Yesterday was the last official farm day of our extended CSA season. I can't believe there were still veggies to pick and pack. But there were. Spinach leaves the size of my hand, a bag of mixed green lettuce, sage, rosemary, thyme. (Makes me want to burst out in song. Oops, more about that later.) Tomatoes, Swiss Chard, garlic, radishes, turnips and beets. A full bag of yumminess. We had been recycling boxes every week. The picture shows just a few of the bags we packed. 24 of them that almost covered two 8 x 4 tables. That's a lot of stuff to pick, to wash, to weigh, separate, and pack. But it finished the year on a tasty note and shows that even baseball sized hail can not kill spirit, only a few plants.
Now on to &'s embarrassing moment.
She and I tend to be singers. (Not in public, usually, mind you). The songs we sing are usually motivated by what is going on around us and set to popular tunes/and or composed on the spot tunes. I suppose I started this twisted little thing. When the kids were little I'd sing while I drove. Or when they were pouting, or throwing temper tantrums, or whining. Sometimes in moments of cuddling, but the kids would usually put their sweet little hands over my mouth then. So maybe that's why I'd sing where the could not reach my lips. Anyhoo. I just made up songs and got a real kick out of it if they rhymed accidentally or fit into the tune. The louder the background noise (whining et al) the louder I sang.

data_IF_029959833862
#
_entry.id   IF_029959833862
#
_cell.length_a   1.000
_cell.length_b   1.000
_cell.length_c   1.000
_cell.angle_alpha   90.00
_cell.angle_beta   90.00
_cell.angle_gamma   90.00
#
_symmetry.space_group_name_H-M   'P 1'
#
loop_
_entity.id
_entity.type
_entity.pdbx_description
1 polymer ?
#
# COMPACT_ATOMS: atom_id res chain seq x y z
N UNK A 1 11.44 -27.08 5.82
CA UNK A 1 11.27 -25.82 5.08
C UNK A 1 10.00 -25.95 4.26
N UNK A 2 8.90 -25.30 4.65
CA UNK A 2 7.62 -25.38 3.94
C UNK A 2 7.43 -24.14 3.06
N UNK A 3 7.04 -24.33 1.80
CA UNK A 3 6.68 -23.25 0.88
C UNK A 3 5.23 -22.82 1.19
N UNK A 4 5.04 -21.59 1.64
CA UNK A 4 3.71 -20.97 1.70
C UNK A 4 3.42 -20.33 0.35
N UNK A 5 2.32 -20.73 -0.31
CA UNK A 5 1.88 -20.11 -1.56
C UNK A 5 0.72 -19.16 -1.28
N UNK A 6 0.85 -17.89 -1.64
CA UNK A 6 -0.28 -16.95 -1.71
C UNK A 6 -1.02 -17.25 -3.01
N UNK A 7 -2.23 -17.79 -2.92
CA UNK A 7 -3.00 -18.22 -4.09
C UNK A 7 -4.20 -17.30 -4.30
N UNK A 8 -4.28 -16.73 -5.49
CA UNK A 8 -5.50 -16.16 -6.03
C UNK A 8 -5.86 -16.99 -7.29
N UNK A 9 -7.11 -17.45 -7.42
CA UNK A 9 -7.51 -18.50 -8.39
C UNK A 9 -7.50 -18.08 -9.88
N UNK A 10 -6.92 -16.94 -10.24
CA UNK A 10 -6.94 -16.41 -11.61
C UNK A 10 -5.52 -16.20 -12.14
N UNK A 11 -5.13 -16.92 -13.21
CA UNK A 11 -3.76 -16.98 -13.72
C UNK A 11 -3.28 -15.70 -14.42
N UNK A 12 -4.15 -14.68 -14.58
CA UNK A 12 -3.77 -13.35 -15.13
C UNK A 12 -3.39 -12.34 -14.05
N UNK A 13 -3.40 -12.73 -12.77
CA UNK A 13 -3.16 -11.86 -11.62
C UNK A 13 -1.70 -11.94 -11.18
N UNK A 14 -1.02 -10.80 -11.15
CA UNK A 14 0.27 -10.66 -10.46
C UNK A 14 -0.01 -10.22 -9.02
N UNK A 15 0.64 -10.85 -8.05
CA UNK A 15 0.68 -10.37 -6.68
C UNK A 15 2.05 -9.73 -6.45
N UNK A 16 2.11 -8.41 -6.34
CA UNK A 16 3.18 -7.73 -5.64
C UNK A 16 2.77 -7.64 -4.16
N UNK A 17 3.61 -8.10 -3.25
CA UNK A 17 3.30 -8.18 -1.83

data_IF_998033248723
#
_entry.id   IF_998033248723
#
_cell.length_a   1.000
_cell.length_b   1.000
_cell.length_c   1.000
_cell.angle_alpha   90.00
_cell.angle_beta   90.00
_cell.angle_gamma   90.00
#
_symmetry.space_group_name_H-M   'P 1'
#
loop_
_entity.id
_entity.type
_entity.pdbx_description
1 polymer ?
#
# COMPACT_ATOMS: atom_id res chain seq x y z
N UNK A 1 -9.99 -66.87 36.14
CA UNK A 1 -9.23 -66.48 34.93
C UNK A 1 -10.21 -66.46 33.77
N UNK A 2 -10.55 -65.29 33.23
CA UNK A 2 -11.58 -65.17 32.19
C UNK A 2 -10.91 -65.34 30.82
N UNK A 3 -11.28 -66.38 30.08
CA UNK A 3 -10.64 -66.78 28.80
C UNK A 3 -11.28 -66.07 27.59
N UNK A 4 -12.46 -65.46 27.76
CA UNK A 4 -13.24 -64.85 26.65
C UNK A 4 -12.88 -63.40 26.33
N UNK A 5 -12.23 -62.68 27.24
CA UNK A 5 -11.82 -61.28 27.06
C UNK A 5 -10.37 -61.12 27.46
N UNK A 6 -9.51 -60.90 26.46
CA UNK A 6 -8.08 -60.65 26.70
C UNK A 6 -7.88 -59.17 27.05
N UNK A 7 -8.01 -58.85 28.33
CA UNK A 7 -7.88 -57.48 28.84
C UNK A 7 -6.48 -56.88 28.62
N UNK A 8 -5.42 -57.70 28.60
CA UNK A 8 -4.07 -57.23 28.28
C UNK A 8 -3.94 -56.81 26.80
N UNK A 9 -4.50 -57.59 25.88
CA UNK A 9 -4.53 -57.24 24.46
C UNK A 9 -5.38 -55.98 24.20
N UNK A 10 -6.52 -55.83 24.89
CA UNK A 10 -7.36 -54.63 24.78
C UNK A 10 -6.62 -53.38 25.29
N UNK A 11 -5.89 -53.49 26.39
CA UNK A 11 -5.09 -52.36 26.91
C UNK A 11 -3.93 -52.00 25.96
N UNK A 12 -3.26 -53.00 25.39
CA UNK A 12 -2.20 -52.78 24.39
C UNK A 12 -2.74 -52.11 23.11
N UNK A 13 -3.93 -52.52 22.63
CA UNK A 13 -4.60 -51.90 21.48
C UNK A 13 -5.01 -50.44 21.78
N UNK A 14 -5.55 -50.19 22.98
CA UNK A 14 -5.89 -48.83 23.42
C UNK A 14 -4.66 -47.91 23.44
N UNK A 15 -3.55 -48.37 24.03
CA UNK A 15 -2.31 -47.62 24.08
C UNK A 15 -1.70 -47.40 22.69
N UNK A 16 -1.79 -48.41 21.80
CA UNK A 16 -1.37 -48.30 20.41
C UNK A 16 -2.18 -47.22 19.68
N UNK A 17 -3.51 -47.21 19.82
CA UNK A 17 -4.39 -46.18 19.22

& has this "gift". We actually have called her the singing bush girl (the movie Three Amigos...if you've not seen it, you are missing out.). So, on Sunday, the dogs had just gone out to go potty and & let them in and began singing to them. I was upstairs and heard the singing, and since it's a usual background noise, I didn't pay attention. Until I heard conversation. Uhhh. What?
& had her back to the front door, pretty much standing in the doorway, the door was open save for the glass storm door. She was singing to the dogs and texting. Singing real loud. Suddenly, from just behind her she heard a timid knocking. She silenced the song, turned and faced some young, slightly smirking man on the other side of the glass. He was just going through the hail-whacked neighborhood leaving a business card if anyone was looking for a carpenter.
I wonder if he's telling the story about the crazy singing lady.